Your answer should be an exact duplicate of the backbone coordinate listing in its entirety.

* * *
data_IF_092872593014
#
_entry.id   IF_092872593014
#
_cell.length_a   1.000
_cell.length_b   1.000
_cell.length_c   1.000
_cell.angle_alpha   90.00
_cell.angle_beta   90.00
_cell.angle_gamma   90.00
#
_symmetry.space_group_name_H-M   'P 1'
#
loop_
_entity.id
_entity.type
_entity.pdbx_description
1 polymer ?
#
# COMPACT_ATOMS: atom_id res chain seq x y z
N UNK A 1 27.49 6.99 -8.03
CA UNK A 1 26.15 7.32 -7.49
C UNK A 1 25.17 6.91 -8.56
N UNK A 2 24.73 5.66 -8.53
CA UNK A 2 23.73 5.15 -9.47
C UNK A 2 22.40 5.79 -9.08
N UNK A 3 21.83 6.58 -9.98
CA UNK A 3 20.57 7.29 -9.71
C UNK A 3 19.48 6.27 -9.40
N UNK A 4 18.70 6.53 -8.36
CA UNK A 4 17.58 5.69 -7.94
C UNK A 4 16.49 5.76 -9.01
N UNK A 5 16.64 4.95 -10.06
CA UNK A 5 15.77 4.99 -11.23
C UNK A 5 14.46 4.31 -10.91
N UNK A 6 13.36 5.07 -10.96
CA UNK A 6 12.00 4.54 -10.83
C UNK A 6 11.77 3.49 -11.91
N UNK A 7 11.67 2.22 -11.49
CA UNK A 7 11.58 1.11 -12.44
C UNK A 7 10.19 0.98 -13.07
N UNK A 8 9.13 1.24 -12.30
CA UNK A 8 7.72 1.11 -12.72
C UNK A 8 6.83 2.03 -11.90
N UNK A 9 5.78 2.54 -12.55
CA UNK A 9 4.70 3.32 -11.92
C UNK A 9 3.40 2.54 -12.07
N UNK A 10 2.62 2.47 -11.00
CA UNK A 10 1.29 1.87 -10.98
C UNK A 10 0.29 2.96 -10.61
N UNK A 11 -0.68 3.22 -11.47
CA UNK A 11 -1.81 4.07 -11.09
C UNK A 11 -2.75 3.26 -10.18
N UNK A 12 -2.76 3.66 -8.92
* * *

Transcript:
data_IF_092872593014
#
_entry.id   IF_092872593014
#
_cell.length_a   1.000
_cell.length_b   1.000
_cell.length_c   1.000
_cell.angle_alpha   90.00
_cell.angle_beta   90.00
_cell.angle_gamma   90.00
#
_symmetry.space_group_name_H-M   'P 1'
#
loop_
_entity.id
_entity.type
_entity.pdbx_description
1 polymer ?
#
# COMPACT_ATOMS: atom_id res chain seq x y z
N UNK A 1 27.49 6.99 -8.03
CA UNK A 1 26.15 7.32 -7.49
C UNK A 1 25.17 6.91 -8.56
N UNK A 2 24.73 5.66 -8.53
CA UNK A 2 23.73 5.15 -9.47
C UNK A 2 22.40 5.79 -9.08
N UNK A 3 21.83 6.58 -9.98
CA UNK A 3 20.57 7.29 -9.71
C UNK A 3 19.48 6.27 -9.40
N UNK A 4 18.70 6.53 -8.36
CA UNK A 4 17.58 5.69 -7.94
C UNK A 4 16.49 5.76 -9.01
N UNK A 5 16.64 4.95 -10.06
CA UNK A 5 15.77 4.99 -11.23
C UNK A 5 14.46 4.31 -10.91
N UNK A 6 13.36 5.07 -10.96
CA UNK A 6 12.00 4.54 -10.83
C UNK A 6 11.77 3.49 -11.91
N UNK A 7 11.67 2.22 -11.49
CA UNK A 7 11.58 1.11 -12.44
C UNK A 7 10.19 0.98 -13.07
N UNK A 8 9.13 1.24 -12.30
CA UNK A 8 7.72 1.11 -12.72
C UNK A 8 6.83 2.03 -11.90
N UNK A 9 5.78 2.54 -12.55
CA UNK A 9 4.70 3.32 -11.92
C UNK A 9 3.40 2.54 -12.07
N UNK A 10 2.62 2.47 -11.00
CA UNK A 10 1.29 1.87 -10.98
C UNK A 10 0.29 2.96 -10.61
N UNK A 11 -0.68 3.22 -11.47
CA UNK A 11 -1.81 4.07 -11.09
C UNK A 11 -2.75 3.26 -10.18
N UNK A 12 -2.76 3.66 -8.92